Newspapers are like a box of chocolates
The word addict has gotten a bad rap. Addictions come in all shapes and sizes, but don’t tell that to the folks who write dictionaries.
After the definition in my dictionary, the authors include a sentence to help provide some context for the word. My dictionary uses the sentence: She became addicted to alcohol and diet pills.
Chemical addictions can be deadly, damaging and downright terrifying.
But most of us have smaller, less harmful addictions in our life.
How many of us enjoy a piece of chocolate now and then?
Statistically, quite a few of us do, since the average American consumes more than 11 pounds of the stuff each year.
Chocolate isn’t really a necessity of life. If chocolate somehow vanished off the face of the earth tomorrow, none of us would cease to exist, though I’d argue one of life’s little pleasures would be extinct.
I say that because chocolate is something I like to consume.
An article published last year in the New England Journal of Medicine suggested that chocolate may not just taste good, but it might make you smarter, too, at least sort of.
The article, titled “Chocolate Consumption, Cognitive Function, and Nobel Laureates,” considered an interesting fact: Apparently more Nobel Prize winners hail from countries with high chocolate consumption.
It’s difficult to argue with a graph published with the article. Clearly more Nobel winners come from more chocolately countries.
Switzerland, for example, has nearly three times the number of Nobel Prize winners per capita, while their people consume twice as much chocolate per year.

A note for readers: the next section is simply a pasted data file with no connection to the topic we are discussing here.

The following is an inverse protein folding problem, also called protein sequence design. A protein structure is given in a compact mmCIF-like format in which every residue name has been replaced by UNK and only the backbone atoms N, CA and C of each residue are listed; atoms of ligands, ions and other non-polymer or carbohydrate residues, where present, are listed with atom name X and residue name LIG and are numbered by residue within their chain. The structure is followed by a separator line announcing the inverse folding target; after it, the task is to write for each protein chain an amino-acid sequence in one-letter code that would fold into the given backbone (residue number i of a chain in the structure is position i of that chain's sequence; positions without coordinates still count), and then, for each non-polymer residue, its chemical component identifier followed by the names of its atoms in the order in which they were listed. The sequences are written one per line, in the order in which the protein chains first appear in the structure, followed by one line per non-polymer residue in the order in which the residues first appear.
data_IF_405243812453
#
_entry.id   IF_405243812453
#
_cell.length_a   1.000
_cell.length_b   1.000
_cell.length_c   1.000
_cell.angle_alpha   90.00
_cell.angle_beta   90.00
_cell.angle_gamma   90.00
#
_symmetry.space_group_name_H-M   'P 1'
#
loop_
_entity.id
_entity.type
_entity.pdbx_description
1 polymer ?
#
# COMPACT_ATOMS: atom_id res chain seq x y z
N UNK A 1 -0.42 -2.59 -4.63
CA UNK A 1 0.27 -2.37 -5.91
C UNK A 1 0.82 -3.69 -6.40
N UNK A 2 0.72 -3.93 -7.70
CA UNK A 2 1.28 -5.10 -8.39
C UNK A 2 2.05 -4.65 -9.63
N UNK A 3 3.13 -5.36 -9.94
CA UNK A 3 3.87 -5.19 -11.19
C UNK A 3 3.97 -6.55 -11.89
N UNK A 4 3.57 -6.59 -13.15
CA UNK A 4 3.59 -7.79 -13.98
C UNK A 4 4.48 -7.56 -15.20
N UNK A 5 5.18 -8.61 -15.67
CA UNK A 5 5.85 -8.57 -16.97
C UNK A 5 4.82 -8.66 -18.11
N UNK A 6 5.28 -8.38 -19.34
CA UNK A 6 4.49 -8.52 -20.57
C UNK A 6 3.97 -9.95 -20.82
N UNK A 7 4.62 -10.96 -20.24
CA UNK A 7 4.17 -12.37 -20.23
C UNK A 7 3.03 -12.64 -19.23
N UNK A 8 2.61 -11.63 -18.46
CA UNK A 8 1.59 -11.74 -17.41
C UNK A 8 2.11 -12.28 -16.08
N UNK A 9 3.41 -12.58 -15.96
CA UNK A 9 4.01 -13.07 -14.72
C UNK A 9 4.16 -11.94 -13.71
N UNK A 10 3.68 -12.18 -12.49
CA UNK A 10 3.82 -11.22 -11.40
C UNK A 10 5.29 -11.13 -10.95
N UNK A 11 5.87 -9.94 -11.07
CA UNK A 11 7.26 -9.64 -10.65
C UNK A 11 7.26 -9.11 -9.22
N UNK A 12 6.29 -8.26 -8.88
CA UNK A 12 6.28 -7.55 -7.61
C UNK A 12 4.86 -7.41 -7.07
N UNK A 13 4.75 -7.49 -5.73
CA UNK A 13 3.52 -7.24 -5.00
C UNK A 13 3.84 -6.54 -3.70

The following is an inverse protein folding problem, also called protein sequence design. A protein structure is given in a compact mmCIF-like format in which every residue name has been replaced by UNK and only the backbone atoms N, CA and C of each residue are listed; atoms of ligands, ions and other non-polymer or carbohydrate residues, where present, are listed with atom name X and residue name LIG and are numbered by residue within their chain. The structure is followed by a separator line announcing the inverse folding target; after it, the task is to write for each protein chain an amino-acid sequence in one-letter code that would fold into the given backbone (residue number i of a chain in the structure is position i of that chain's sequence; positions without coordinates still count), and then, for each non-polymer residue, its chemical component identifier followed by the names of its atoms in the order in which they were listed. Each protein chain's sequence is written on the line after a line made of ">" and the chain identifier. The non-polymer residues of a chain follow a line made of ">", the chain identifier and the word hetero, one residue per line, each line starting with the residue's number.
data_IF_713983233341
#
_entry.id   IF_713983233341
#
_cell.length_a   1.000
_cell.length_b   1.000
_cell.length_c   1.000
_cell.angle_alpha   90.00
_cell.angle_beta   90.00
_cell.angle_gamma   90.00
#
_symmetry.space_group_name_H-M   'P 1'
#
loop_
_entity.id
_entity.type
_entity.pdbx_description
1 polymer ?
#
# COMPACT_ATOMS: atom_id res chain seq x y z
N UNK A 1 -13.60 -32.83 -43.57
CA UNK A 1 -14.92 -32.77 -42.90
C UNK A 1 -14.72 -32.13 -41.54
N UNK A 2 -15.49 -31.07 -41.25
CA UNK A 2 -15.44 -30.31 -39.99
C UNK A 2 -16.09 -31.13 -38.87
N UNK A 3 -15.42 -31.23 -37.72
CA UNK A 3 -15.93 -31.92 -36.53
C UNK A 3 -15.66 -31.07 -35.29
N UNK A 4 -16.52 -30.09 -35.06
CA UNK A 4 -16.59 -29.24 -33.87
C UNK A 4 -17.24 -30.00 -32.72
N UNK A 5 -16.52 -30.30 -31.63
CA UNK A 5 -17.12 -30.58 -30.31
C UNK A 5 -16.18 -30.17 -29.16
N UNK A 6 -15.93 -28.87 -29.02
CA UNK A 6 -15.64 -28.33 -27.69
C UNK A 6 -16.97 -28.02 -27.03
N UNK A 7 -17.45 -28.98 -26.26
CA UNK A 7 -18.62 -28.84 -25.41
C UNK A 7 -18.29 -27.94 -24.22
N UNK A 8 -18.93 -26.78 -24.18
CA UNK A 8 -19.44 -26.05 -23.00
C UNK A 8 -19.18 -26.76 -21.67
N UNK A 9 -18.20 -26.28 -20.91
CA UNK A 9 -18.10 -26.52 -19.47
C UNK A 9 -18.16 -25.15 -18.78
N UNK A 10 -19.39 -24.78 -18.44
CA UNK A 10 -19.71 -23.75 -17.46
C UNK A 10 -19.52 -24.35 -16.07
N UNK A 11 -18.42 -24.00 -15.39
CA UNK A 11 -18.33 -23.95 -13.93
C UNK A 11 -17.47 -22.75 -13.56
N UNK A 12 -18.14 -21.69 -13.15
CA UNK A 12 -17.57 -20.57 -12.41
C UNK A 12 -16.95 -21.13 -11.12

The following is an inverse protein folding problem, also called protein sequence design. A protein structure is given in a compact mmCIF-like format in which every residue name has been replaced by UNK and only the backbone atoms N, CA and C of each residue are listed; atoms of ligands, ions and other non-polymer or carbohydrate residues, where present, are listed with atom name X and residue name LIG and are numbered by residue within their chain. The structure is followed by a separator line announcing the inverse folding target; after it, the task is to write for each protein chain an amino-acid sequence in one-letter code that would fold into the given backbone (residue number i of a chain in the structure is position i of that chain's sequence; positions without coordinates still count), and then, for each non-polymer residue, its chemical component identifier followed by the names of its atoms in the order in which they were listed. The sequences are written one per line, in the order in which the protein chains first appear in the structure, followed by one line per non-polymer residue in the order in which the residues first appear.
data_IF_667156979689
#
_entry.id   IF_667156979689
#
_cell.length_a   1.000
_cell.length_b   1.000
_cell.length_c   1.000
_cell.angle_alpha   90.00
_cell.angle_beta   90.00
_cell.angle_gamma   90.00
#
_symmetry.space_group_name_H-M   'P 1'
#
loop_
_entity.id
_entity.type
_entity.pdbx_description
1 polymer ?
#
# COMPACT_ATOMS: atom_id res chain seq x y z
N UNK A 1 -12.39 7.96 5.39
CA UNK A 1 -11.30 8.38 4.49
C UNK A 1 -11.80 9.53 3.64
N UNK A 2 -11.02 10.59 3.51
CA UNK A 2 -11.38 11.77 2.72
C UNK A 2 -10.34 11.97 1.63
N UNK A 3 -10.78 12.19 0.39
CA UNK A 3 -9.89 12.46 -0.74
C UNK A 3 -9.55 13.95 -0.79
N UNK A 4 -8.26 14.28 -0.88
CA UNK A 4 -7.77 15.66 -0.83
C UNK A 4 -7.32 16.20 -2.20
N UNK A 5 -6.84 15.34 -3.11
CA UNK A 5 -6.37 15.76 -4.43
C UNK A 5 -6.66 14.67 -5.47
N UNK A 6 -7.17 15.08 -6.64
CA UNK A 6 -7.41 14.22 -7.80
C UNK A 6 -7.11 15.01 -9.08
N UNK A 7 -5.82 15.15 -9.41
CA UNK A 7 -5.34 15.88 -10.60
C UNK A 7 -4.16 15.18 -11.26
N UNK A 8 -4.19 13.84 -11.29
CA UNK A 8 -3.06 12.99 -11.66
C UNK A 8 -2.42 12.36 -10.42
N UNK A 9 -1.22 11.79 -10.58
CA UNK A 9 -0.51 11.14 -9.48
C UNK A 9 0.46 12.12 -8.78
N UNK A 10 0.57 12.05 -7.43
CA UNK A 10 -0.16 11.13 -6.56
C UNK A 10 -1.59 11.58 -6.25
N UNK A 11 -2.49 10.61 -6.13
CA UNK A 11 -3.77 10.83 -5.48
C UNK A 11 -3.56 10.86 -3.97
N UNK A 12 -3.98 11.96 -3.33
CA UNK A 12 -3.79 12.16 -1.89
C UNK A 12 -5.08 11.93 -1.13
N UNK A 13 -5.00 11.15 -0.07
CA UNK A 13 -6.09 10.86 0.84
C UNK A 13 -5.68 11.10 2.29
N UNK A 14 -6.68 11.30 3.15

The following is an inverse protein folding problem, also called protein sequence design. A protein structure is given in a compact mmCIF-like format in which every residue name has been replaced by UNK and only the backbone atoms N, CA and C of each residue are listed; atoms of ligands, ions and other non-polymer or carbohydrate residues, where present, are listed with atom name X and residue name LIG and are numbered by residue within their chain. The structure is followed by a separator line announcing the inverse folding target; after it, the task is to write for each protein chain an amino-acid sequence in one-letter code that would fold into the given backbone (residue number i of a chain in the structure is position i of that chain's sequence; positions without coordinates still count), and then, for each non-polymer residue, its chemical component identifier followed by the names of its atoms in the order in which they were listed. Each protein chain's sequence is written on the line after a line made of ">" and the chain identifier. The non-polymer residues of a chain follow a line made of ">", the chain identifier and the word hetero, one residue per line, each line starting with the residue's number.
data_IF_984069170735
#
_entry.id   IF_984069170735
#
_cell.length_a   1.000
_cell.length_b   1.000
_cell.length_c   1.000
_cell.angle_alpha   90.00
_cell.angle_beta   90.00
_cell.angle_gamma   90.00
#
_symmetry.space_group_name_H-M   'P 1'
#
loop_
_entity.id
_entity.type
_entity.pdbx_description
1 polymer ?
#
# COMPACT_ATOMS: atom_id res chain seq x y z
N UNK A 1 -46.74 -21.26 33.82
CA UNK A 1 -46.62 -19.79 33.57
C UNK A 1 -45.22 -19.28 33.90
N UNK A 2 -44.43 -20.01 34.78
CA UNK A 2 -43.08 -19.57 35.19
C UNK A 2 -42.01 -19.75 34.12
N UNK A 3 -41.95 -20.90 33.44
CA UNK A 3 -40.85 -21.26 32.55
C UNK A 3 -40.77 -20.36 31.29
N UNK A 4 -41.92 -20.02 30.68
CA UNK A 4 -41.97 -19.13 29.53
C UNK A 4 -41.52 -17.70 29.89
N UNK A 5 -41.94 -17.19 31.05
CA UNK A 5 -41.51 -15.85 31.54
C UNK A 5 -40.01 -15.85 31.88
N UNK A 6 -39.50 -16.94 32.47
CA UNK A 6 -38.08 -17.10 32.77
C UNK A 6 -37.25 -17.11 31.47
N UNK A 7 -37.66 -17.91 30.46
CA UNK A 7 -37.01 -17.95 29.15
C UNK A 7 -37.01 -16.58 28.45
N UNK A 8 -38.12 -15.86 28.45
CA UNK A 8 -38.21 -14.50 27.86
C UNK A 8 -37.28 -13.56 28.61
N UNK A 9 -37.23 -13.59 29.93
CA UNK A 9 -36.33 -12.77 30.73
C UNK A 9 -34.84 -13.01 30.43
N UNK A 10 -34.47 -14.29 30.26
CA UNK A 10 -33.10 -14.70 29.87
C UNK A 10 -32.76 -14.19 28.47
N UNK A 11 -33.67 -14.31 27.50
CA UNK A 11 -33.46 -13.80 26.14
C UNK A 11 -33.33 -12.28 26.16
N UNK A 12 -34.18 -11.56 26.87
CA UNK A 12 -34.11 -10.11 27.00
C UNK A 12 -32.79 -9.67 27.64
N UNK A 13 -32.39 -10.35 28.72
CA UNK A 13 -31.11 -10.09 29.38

Maybe they’re addicted to chocolate and maybe, just maybe that addiction makes them smarter.
Similarly if you’re one of the three out of four Miss-Lou residents who say they read The Democrat’s print edition in the past week, you may be addicted.
Newspapers aren’t really sweet if you just look at them or touch them, but when you use your brain and consume what’s inside, the goodness inside can be pretty satisfying — and addictive.
Some of our readers love local news; some like reading obituaries to connect to the lives our community has lost.
Others go straight to sports scores, or maybe it’s the crossword puzzle or the classified ads.
More than half of the population reports consuming advertising messages in the newspaper to help them know about sales and other events in the community.
Newspapers are, as fictional character Forrest Gump might say, “Like a box of chocolates. You never know what you’re gonna get.”
But that’s the beauty of the newspaper — and why I love them so much — they have a little something for everyone and, for those who enjoy them, they can be quite addictive.
Newspaper readership can also make you smarter and more informed about the world around you.
Of course, if you win a Nobel Prize, well, that’s just icing on the chocolate newspaper cake.
Kevin Cooper is publisher of The Natchez Democrat. He can be reached at 601-445-3539 or firstname.lastname@example.org.